Chelsea dilemma for neutrals as tricky trio thrill
Published: 30.10.12 / Written by: David Gold
Chelsea have given neutrals little reason to like them in recent years.
Starting the fad for billionaire owners to take over football teams and buy success immediately, Chelsea were the epitomy of much that seemed to have gone wrong with football. Especially when they then hired a manager in love with himself, happy to proclaim his genius before he’d even proven it, and through defensive football too.
That their captain is the most despised man in English football, John Terry, is one reason. That they signed a player who wrote in his own autobiography that he almost crashed his car when he heard he was only being offered £55,000 a week, Ashley Cole, who has subsequently moved from his boyhood club to their greatest rivals, is another. That they boasted a player, Didier Drogba, who would dive, feign injury and whine incessantly was another.
And last year, when Chelsea won the Champions League despite being outplayed in each and every one of their matches between the round of 16 and the final, beating the magical Barcelona on the way, neutrals would have been angered that this team had swiped the most coveted trophy in world club football.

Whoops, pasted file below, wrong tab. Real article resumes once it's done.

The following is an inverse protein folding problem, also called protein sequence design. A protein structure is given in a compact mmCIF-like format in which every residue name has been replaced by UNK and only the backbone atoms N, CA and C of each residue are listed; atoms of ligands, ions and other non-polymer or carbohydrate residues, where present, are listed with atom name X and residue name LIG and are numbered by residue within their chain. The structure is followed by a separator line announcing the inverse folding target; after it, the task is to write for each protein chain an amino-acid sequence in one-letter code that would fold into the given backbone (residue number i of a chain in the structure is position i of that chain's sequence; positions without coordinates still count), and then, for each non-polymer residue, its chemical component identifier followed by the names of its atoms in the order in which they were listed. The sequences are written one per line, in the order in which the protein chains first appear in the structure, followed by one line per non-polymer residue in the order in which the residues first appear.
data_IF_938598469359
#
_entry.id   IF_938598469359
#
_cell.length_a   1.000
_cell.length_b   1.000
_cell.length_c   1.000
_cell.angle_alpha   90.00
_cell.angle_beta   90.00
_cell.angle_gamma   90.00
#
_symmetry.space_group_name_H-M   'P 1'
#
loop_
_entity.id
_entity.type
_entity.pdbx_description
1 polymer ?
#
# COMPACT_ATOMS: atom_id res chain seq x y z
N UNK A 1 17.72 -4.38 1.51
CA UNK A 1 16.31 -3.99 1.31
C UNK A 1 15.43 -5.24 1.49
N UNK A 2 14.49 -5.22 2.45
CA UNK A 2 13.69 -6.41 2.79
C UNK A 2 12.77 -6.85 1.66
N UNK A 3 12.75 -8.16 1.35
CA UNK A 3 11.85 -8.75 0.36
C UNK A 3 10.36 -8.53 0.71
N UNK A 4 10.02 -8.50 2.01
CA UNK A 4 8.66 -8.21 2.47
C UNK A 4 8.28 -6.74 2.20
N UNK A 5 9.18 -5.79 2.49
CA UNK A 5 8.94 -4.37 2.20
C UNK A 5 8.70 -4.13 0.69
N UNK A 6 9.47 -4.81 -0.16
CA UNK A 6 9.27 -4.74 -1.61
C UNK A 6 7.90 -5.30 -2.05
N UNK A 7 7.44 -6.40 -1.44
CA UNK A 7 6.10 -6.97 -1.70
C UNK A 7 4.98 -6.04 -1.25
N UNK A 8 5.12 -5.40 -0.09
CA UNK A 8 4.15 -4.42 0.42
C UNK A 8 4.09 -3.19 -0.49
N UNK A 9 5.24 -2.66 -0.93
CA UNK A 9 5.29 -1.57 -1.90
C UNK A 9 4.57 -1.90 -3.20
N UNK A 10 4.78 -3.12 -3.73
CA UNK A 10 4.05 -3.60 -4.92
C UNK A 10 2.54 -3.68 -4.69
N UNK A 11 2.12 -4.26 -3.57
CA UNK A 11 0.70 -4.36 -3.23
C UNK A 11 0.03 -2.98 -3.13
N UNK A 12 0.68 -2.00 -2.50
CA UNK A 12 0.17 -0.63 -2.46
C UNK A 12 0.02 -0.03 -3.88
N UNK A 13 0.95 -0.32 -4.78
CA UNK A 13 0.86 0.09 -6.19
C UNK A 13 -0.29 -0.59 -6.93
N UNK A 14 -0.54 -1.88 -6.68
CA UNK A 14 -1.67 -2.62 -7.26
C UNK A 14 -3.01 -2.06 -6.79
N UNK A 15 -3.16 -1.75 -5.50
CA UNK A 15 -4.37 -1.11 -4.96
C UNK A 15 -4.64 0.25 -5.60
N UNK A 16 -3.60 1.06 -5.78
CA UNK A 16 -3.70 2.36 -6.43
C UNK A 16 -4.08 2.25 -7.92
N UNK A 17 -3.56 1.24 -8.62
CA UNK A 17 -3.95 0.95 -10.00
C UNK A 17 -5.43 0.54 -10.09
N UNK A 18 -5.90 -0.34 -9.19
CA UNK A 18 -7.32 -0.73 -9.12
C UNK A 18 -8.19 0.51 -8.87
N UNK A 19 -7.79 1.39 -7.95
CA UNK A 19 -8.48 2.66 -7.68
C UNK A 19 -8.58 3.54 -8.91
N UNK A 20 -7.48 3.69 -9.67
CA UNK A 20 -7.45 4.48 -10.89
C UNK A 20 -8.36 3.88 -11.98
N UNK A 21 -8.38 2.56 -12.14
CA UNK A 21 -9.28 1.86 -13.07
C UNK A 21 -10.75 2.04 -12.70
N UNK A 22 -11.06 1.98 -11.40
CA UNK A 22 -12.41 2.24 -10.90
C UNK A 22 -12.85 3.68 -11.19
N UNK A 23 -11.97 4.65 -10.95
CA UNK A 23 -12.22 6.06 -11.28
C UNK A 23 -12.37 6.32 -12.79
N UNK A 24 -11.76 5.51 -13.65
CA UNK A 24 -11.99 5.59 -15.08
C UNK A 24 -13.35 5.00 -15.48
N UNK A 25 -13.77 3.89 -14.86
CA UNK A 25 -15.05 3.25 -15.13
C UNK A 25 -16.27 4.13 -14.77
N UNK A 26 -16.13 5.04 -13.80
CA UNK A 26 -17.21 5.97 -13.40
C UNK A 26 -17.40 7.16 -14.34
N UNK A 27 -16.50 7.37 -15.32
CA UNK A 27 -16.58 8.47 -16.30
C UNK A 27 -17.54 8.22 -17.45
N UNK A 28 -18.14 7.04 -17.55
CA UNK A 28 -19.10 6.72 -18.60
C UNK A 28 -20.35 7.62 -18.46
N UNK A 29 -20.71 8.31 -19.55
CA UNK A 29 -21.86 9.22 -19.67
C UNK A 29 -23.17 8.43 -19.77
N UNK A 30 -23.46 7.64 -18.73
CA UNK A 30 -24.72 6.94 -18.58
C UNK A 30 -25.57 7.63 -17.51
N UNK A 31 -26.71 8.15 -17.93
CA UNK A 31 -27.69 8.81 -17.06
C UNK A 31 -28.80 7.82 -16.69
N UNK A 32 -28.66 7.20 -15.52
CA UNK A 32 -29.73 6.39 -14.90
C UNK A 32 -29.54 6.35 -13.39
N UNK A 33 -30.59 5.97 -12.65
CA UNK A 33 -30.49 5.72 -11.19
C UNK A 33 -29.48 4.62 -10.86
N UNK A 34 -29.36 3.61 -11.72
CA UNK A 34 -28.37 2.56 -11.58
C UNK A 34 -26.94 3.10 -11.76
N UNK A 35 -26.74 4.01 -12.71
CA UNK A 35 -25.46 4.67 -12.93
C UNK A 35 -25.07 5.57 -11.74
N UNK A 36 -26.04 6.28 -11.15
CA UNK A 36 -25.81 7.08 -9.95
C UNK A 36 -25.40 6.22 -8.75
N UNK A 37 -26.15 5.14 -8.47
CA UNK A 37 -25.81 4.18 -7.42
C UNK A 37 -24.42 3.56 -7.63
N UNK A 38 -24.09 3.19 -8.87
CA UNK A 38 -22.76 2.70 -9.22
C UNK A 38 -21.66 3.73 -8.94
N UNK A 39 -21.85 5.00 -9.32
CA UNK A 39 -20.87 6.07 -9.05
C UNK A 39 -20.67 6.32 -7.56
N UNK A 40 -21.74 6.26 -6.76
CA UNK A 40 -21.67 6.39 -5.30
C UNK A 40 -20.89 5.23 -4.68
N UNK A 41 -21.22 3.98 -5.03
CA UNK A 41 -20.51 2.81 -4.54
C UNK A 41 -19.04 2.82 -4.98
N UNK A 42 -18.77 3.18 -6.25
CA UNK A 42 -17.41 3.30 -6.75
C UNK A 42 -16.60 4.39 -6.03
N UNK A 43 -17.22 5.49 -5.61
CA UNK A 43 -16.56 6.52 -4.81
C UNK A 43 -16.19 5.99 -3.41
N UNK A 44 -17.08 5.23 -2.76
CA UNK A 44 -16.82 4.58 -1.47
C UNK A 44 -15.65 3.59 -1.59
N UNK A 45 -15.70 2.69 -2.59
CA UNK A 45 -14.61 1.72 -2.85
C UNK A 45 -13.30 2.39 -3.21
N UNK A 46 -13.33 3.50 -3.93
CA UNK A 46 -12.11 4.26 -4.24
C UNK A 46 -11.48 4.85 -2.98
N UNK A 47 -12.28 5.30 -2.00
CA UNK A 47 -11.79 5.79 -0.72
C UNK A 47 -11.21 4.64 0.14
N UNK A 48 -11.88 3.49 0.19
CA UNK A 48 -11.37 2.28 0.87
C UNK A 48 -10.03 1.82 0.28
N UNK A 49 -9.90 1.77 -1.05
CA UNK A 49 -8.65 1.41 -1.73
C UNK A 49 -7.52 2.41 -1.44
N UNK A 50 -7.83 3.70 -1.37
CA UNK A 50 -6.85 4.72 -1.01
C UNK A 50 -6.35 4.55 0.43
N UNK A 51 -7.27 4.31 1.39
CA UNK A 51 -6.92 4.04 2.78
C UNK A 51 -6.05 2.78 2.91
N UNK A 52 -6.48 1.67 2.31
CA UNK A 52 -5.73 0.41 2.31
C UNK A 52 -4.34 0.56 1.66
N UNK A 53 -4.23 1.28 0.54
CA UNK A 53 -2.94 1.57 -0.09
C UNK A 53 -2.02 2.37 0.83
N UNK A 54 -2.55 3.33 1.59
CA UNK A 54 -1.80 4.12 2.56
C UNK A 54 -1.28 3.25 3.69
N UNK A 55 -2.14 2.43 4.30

Yet now, a mere few months on, something strange is happening. Chelsea are starting to be, yes, liked. It is not just that Terry has finally faced justice, or that Drogba is gone. Chelsea are actually playing good football. Their key men are now not functional, morally questionable individuals but humble foreigners with skill, guile and craft. Oscar, Juan Mata and Eden Hazard are a majestic trio whose talents can make Chelsea into one of the country’s most exciting teams to watch. They still have some way to go to catch up with their rivals when it comes to style, but they are on the right path at least.
The team seems more humble than the one who preceded them. This could be a new Chelsea, a one less reviled. It is certainly closer to the one Roman Abramovich craved when he arrived at Stamford Bridge. Now, having won the Champions League, there is almost a freedom around to pursue more idealistic goals, such as playing good football.
There will be those who still despise the way Chelsea have achieved their glory, and critics will point to their monstrous debts and ask how they are able to get away with spending such unsustainable sums. Yet Chelsea are doing the most important thing in football public relations. Playing good football. What happens on the pitch is always most important, and after the antics of Terry and Cole of late, it is a welcome distraction that the rest of the team is playing so well, and lighting up the early weeks of the season.
Much more of this, and neutrals might even start to quite like Chelsea. Now that would be a bit odd. But refreshing, too, and not a moment too soon.